If the trees in question were in old growth forests or ecologically sensitive areas I would be the first to argue for their conservation. But if the trees are from sustainably managed forests then their harvest is an environmentally responsible business practice that has significant economic and social value.

In fact, recent studies conducted by the states of Maine and Washington indicate that healthy forests are highly dependent on market demand for sustainably sourced wood products, and that slack demand can lead to increased “liquidation” clear cutting and the sale of forest land to low density developers. I’m all for the creation of an effective registry that would allow people to easily opt-out of receiving unwanted phone books, direct mail or paper bills, but I believe that banning phone books or advertising mail, and making unsubstantiated claims that e-billing saves trees, are unwarranted and potentially misleading, In addition they may well result in significant unintended economic, environmental and social consequences.

If a company tells you that when you buy their product they will save trees, it is reasonable to expect that they would be able to identify the trees. Don’t misunderstand me. I believe that e-billing can have multiple beneficial environmental impacts if it is carried out responsibly, but so too can responsibly managed forestry, paper making, printing and snail-mail based billing.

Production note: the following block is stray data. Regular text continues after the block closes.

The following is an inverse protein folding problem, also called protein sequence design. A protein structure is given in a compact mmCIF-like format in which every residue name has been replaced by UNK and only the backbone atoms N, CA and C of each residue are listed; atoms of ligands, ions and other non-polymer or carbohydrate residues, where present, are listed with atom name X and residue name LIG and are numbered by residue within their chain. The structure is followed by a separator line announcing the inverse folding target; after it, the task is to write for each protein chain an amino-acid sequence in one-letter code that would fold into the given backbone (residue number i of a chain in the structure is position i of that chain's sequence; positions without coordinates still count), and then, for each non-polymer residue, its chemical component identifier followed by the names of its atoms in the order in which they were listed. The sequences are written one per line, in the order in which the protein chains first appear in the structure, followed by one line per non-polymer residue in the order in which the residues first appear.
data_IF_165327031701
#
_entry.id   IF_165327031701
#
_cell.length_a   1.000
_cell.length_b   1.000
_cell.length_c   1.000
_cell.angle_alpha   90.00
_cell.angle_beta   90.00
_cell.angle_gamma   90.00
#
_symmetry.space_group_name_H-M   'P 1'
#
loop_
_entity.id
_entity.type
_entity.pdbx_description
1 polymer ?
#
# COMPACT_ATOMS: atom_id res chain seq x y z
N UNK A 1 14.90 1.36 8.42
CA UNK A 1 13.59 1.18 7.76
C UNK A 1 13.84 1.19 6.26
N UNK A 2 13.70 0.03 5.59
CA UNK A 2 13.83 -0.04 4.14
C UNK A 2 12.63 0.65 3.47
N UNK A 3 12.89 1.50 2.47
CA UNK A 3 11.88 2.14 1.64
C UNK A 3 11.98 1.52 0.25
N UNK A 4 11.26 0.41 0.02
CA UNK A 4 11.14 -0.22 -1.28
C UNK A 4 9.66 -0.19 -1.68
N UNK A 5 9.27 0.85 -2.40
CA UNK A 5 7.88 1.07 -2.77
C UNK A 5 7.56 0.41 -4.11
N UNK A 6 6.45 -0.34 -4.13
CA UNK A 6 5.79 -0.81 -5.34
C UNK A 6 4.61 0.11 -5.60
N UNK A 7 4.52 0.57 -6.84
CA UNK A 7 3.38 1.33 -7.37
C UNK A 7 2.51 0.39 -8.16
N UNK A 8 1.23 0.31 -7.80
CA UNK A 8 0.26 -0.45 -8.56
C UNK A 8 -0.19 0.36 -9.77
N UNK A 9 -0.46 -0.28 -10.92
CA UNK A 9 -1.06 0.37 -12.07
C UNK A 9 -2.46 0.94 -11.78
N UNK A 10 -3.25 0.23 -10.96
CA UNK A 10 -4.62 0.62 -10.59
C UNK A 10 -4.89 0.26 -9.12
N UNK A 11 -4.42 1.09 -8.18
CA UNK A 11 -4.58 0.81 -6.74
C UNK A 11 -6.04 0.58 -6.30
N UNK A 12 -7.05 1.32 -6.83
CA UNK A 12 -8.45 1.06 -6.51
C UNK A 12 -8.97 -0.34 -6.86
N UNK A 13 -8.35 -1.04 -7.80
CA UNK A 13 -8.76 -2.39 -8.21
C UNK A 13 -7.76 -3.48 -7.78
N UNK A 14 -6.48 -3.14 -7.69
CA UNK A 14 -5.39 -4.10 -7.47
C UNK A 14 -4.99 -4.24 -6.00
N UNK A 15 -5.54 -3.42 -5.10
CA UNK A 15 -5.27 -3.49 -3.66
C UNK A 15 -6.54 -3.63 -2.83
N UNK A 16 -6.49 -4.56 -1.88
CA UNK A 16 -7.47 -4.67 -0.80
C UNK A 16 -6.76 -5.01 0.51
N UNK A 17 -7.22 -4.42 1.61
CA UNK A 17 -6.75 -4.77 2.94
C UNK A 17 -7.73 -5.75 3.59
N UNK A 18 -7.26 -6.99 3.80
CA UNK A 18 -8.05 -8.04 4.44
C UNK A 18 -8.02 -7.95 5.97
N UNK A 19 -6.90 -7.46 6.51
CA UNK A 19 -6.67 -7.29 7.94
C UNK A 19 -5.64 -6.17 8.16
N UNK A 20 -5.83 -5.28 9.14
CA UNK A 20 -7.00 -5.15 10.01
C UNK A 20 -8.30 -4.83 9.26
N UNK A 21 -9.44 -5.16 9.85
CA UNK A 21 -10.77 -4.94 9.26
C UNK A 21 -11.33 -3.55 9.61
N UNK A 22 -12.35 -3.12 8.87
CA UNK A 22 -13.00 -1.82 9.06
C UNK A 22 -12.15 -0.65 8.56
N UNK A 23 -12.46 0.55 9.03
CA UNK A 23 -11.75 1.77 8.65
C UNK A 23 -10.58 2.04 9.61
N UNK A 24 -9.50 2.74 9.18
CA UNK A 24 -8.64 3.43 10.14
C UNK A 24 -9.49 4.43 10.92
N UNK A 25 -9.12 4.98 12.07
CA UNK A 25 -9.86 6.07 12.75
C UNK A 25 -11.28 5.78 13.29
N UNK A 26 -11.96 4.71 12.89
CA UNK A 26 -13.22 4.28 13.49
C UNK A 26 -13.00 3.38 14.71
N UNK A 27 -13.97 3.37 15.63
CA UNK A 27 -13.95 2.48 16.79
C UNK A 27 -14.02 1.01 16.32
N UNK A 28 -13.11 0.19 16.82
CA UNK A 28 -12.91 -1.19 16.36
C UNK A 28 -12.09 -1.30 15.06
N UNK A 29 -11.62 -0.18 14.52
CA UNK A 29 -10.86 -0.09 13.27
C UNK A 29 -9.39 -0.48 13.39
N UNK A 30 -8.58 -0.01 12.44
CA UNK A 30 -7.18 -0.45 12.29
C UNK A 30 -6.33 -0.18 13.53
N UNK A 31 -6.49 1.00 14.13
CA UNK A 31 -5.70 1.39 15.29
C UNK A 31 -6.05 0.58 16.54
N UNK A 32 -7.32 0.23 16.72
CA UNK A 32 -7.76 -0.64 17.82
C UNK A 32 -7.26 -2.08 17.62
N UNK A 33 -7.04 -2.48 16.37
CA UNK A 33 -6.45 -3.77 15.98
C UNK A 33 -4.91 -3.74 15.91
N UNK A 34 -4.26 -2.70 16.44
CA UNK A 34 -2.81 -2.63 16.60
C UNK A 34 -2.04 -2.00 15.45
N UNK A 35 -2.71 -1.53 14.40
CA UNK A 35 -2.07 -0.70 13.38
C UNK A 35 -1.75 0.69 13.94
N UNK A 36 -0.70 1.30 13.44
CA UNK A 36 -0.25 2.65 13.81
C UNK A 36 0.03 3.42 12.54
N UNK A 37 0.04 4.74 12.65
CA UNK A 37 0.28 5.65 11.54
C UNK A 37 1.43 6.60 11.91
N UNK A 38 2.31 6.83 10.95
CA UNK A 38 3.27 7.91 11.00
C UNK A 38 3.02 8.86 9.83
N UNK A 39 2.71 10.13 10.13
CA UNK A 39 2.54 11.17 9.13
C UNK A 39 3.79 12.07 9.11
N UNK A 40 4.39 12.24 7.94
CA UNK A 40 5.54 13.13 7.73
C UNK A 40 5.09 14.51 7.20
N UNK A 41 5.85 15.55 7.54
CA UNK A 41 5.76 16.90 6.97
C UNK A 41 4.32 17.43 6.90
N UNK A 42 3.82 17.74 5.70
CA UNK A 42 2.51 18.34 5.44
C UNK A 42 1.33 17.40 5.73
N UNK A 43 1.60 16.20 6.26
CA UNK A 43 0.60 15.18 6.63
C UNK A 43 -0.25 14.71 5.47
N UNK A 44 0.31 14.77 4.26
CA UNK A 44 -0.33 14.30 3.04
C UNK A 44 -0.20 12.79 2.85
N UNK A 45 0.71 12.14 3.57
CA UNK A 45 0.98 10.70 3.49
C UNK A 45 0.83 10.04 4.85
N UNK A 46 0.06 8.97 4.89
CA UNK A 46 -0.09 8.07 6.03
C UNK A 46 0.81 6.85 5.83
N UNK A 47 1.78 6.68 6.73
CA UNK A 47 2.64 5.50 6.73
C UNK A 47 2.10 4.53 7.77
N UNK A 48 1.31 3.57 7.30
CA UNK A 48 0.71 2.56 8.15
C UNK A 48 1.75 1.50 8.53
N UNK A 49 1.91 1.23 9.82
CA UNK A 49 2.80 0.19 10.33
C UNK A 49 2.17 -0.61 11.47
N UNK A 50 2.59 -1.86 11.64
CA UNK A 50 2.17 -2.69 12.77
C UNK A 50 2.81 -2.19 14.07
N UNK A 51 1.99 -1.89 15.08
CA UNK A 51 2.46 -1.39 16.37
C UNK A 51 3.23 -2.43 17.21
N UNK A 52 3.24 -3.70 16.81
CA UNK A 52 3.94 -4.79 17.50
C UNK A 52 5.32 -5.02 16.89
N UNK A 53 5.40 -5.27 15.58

Did you know that the USDA Forest Service has maintained a detailed Forest Census covering forests on all forestlands within the United States under various names (Forest Survey, Forest Inventory and Analysis) for some 70 years? The Forest Inventory and Analysis (FIA) Program provides the information needed to assess America’s forests and projects how forests are likely to appear 10 to 50 years from now. In the Northern states the amount of land covered by forests has substantially increased over the past 100 years, and the number of acres that are managed in accordance with FSC & SFI Sustainable Forestry practices has increased dramatically as well.

Print service providers are being impacted by the economic downturn, declining demand for print and legitimate competition on many fronts. In response many have been developing new and more effective ways to increase the value and eco-effectiveness of print through the use of design for sustainability, digital transpromo production technologies and sustainable sourcing of paper. However, print service providers have done little to address the rising tide of marketing messages like these from Javelin Strategy & Research:

“Turning off paper bills may seem like a small change, but it can have a big collective impact on preserving the world around us… if every U.S. household switched to e-bills, online statements and payments, we could save 16.5 million trees, reduce solid waste by 1.6 billion pounds and reduce toxic air pollutants by 3.9 billion pounds, the equivalent of having 355,015 fewer cars on the road. In one day, a single tree can provide cleaner air for up to four people and discharge up to 100 gallons of water from the ground into the air, according to the U.S. Department of Agriculture. If an additional 20 percent of all American households would switch to electronic bills, statements, and payments, the collective impact per year would save 1,811,275 trees.”